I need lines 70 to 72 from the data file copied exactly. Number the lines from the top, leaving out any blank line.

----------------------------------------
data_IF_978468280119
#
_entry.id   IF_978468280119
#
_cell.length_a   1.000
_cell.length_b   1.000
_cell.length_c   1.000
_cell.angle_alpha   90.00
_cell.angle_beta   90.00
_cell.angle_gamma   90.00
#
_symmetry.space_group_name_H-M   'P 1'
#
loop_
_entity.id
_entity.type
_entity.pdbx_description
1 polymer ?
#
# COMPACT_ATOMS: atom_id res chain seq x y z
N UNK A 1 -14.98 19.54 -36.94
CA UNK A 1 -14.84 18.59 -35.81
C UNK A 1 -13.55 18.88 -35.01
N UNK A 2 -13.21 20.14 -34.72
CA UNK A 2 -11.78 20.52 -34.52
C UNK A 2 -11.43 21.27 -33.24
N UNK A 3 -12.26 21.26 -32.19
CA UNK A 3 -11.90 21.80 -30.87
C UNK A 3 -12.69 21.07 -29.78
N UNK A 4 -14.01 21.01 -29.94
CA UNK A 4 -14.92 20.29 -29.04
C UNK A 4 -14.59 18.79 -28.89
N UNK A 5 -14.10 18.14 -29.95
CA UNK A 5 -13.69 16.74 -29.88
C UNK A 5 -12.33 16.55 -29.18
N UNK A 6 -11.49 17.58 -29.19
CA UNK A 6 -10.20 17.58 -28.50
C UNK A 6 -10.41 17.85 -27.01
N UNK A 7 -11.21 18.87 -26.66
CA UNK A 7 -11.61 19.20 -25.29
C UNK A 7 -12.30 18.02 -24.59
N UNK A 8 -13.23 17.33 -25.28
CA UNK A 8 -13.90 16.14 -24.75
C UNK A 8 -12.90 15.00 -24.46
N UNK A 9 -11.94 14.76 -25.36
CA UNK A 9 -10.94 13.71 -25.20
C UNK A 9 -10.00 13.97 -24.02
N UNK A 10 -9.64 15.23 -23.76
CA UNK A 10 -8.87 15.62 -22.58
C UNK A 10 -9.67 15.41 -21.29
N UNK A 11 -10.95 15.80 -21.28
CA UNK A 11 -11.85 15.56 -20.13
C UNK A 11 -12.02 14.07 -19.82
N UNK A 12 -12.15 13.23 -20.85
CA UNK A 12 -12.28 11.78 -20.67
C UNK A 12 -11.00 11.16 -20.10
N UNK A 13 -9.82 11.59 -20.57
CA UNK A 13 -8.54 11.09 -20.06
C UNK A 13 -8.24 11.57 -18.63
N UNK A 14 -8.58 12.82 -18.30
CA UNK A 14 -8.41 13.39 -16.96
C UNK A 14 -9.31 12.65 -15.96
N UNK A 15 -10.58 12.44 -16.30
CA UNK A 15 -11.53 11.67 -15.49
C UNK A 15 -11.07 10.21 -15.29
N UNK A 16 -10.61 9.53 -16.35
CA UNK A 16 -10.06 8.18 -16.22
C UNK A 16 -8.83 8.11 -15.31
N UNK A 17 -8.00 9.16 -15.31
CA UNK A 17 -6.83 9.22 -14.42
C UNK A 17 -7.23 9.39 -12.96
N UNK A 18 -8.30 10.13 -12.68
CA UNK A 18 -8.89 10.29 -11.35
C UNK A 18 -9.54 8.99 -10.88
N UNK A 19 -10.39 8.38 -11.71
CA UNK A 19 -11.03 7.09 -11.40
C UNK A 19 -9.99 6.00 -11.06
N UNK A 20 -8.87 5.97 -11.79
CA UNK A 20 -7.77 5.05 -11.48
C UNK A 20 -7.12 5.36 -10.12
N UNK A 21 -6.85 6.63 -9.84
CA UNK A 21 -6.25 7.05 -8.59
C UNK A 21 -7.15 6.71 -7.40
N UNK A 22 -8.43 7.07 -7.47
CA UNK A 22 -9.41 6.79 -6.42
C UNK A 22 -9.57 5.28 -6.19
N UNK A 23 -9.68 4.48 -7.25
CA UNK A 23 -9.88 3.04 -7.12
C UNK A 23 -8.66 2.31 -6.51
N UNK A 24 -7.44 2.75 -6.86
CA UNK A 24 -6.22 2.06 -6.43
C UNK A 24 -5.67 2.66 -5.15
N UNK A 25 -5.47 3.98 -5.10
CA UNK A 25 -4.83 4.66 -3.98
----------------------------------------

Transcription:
CA UNK A 17 -6.83 9.22 -14.42
C UNK A 17 -7.23 9.39 -12.96
N UNK A 18 -8.30 10.13 -12.68